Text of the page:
A team of hackers working for McAfee want to see what they can do to keep cars hack proof so they are searching for electronic bugs that could make automobiles vulnerable to viruses.
Intel’s McAfee is just one company looking to protect the tiny computers and electronic communications systems built into today’s vehicles.
Security experts said automakers have failed to adequately protect these systems, leaving them vulnerable to hacks by attackers looking to steal cars, eavesdrop on conversations, or even harm passengers by causing vehicles to crash.
“You can definitely kill people,” said John Bumgarner, chief technology officer of the U.S. Cyber Consequences Unit, a non-profit organization that helps companies analyze the potential for targeted computer attacks on their networks and products.
To date there have been no reports of violent attacks on automobiles using a computer virus, according to SAE International, an association of more than 128,000 technical professionals working in the aerospace and the auto industries.
Having said that, Ford officials told their security engineers to make its Sync in-vehicle communications and entertainment system resistant to attack.
And a group of U.S. computer scientists shook the industry in 2010 with a landmark study that showed viruses could damage cars when they were moving at high speeds. They did their tests at a decommissioned airport.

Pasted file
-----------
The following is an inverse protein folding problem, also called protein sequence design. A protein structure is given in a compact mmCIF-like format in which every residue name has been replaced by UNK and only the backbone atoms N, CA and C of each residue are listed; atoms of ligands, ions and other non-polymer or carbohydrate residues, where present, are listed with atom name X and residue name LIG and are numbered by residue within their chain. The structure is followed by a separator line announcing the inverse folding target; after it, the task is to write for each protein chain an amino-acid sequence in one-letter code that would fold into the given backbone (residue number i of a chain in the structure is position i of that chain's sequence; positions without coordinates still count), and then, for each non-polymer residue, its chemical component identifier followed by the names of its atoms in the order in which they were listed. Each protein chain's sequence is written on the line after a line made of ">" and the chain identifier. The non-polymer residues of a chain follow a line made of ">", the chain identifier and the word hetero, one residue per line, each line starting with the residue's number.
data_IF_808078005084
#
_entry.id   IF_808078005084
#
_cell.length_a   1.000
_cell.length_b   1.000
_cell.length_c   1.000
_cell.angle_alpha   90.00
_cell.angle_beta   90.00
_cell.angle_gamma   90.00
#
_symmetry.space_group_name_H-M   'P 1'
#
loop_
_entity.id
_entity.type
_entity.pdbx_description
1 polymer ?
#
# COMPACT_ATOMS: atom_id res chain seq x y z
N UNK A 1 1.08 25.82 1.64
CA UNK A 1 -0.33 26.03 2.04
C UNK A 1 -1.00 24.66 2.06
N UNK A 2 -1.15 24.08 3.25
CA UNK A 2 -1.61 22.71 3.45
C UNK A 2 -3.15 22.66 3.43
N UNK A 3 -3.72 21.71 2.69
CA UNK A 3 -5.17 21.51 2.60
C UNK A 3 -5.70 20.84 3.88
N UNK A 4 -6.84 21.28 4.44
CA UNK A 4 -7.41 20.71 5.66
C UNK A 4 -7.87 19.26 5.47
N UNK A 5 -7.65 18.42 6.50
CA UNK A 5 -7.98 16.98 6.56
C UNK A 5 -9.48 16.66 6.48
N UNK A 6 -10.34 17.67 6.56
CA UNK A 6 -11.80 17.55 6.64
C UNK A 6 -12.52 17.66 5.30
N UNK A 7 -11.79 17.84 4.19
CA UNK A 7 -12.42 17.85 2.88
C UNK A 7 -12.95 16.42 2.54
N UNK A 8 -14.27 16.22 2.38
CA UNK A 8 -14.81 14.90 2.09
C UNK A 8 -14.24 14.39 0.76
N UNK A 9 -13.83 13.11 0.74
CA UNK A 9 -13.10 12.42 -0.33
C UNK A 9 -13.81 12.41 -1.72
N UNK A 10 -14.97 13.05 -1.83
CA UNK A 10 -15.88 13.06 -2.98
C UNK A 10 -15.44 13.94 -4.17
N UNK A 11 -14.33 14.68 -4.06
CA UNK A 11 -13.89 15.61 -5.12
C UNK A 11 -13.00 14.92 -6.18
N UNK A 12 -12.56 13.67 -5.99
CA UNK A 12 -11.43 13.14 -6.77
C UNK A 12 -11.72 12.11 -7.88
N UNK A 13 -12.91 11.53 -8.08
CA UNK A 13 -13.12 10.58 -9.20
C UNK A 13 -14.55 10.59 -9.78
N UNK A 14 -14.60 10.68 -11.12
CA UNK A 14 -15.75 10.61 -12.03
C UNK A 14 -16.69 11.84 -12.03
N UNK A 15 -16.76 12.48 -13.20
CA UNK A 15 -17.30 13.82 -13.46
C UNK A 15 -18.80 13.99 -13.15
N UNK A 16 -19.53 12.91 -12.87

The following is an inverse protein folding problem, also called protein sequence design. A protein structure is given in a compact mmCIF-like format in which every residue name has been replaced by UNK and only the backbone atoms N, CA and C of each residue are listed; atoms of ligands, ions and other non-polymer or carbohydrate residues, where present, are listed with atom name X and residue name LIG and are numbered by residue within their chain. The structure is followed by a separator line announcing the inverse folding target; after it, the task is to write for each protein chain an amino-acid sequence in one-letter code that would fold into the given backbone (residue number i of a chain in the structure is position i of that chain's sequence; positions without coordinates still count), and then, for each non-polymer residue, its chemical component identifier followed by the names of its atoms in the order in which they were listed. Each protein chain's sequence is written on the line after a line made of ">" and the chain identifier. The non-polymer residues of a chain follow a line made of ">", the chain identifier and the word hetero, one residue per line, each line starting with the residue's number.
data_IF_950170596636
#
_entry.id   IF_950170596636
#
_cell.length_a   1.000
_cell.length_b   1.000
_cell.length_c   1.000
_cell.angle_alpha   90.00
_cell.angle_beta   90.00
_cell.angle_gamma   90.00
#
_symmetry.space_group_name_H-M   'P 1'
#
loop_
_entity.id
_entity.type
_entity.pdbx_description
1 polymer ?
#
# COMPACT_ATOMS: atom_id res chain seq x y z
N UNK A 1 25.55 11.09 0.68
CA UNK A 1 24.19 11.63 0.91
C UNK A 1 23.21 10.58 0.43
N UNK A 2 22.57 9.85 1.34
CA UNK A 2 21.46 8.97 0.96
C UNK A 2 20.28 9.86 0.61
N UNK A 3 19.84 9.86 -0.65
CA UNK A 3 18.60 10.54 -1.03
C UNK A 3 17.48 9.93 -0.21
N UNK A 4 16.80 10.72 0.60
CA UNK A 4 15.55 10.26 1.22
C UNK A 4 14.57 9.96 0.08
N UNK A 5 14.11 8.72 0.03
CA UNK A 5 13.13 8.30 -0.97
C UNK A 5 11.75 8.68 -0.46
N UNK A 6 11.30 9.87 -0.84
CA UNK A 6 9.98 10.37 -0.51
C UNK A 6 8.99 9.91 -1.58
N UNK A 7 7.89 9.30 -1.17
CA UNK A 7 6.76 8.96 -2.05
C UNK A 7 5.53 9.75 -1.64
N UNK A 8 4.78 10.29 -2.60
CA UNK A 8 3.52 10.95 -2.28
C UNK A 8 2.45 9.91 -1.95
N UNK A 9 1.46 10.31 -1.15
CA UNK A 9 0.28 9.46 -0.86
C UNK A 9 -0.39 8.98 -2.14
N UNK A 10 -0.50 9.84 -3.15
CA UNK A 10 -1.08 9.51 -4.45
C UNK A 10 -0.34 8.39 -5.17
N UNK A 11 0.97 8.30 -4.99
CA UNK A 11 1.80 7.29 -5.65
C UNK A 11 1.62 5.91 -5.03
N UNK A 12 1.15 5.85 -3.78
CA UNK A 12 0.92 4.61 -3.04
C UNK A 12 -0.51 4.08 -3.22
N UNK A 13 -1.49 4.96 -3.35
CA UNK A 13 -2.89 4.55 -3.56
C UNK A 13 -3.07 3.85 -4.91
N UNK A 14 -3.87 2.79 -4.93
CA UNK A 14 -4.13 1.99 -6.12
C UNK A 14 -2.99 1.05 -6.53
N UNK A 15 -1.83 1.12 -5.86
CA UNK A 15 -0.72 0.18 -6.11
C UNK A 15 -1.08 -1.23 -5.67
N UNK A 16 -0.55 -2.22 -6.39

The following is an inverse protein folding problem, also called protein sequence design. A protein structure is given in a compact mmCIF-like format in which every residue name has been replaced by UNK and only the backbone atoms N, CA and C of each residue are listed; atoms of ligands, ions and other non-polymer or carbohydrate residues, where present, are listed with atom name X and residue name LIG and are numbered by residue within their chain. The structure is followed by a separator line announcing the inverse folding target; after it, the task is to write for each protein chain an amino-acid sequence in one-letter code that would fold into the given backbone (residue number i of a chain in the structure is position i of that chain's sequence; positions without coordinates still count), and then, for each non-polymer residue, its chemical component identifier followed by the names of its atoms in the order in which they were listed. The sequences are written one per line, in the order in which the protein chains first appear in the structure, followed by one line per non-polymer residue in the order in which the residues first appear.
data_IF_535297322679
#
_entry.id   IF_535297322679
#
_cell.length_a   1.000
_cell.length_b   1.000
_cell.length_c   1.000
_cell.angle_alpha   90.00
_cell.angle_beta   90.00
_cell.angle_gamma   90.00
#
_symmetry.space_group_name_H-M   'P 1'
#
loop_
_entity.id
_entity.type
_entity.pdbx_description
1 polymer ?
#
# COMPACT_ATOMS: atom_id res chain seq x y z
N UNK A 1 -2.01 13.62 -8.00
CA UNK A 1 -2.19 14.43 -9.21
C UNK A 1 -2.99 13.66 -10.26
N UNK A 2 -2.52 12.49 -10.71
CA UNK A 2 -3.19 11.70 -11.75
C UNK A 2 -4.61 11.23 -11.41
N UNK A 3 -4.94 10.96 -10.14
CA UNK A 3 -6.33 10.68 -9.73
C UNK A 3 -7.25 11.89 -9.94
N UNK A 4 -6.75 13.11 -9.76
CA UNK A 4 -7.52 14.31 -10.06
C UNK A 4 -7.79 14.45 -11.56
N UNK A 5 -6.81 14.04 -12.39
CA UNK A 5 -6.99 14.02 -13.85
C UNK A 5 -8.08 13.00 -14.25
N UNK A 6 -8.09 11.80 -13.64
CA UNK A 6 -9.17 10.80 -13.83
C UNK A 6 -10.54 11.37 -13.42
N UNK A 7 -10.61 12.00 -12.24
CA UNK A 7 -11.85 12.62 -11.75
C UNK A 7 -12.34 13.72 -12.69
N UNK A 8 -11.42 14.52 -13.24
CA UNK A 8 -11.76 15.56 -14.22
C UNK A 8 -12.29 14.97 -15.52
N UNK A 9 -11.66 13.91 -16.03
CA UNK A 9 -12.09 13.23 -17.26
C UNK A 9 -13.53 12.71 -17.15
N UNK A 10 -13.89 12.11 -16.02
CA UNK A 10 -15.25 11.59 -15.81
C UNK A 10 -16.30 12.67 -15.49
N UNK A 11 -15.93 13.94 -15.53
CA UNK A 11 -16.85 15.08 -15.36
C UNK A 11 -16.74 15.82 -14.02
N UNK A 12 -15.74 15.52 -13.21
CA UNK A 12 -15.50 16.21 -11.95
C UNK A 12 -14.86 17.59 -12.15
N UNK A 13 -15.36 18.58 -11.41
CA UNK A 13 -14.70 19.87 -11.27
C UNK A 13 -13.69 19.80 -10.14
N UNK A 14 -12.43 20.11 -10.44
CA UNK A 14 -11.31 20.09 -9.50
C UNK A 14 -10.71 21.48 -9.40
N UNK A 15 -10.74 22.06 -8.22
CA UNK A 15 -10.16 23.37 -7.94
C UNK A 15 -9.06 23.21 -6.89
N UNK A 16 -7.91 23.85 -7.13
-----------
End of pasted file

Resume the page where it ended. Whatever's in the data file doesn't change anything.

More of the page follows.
SAE International charged a committee of more than 40 industry experts with advising manufacturers on preventing, detecting and mitigating cyber attacks.
“Any cyber security breach carries certain risk,” said Jack Pokrzywa, SAE’s manager of ground vehicle standards. “SAE Vehicle Electrical System Security Committee is working hard to develop specifications which will reduce that risk in the vehicle area.”
The group of U.S. computer scientists from California and Washington state issued a second report last year that identified ways in which computer worms and Trojans could sneak into automobiles — via onboard diagnostics systems, wireless connections and even tainted CDs played on radios systems.
They did not say which company manufactured the cars they examined, but did say they believed the issues affected the entire industry, noting many automakers use common suppliers and development processes.
The three big U.S. automakers declined to say if they knew of any instances in which their vehicles suffered an attack with malicious software or if they had recalled cars to fix security vulnerabilities.
Automobiles are “computers on wheels,” security experts said. Vehicles have dozens of tiny computers known as electronic control units, or ECUs, that require tens of millions of lines of computer code to manage interconnected systems including engines, brakes and navigation as well as lighting, ventilation and entertainment.
Cars also use the same wireless technologies that power cell phones and Bluetooth headsets, which makes them vulnerable to remote attacks that are widely known to criminal hackers.